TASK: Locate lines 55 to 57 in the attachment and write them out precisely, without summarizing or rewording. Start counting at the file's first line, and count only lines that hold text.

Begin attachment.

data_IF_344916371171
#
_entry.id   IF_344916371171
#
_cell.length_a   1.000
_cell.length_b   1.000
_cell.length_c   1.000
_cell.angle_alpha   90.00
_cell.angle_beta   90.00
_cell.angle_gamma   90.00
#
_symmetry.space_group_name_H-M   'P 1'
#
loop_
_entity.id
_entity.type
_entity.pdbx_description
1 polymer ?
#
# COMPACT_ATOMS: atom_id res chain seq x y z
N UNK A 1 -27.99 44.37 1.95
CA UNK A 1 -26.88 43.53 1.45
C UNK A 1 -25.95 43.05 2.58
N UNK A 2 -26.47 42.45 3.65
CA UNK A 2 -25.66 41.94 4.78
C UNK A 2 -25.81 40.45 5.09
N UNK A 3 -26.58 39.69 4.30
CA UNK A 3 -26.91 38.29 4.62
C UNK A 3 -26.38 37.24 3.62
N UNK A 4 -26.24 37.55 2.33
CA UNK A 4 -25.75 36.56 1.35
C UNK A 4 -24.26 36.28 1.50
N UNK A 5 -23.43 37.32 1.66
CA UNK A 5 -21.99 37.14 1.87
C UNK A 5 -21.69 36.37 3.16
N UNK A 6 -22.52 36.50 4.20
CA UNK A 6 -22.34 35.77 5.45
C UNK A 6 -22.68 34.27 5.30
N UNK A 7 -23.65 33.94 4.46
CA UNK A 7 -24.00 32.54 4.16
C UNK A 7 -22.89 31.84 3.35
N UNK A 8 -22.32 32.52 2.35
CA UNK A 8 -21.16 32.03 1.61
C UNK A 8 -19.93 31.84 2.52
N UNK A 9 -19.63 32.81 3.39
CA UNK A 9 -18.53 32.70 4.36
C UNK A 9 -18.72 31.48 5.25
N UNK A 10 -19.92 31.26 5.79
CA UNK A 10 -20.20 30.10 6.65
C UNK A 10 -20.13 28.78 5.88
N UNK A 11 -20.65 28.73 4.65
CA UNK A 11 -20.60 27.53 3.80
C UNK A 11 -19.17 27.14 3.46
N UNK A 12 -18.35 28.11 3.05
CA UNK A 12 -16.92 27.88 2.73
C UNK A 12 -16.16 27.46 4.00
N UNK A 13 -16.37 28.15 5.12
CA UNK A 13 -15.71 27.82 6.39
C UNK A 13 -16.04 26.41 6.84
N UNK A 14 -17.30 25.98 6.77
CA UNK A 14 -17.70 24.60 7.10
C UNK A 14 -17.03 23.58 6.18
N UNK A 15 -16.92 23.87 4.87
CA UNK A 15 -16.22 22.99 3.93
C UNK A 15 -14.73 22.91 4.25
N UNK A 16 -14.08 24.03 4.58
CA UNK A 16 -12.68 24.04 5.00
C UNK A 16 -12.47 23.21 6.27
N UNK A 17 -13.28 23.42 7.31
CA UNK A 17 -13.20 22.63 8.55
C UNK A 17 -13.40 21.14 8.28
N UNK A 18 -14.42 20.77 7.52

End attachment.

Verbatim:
CA UNK A 12 -16.92 27.88 2.73
C UNK A 12 -16.16 27.46 4.00
N UNK A 13 -16.37 28.15 5.12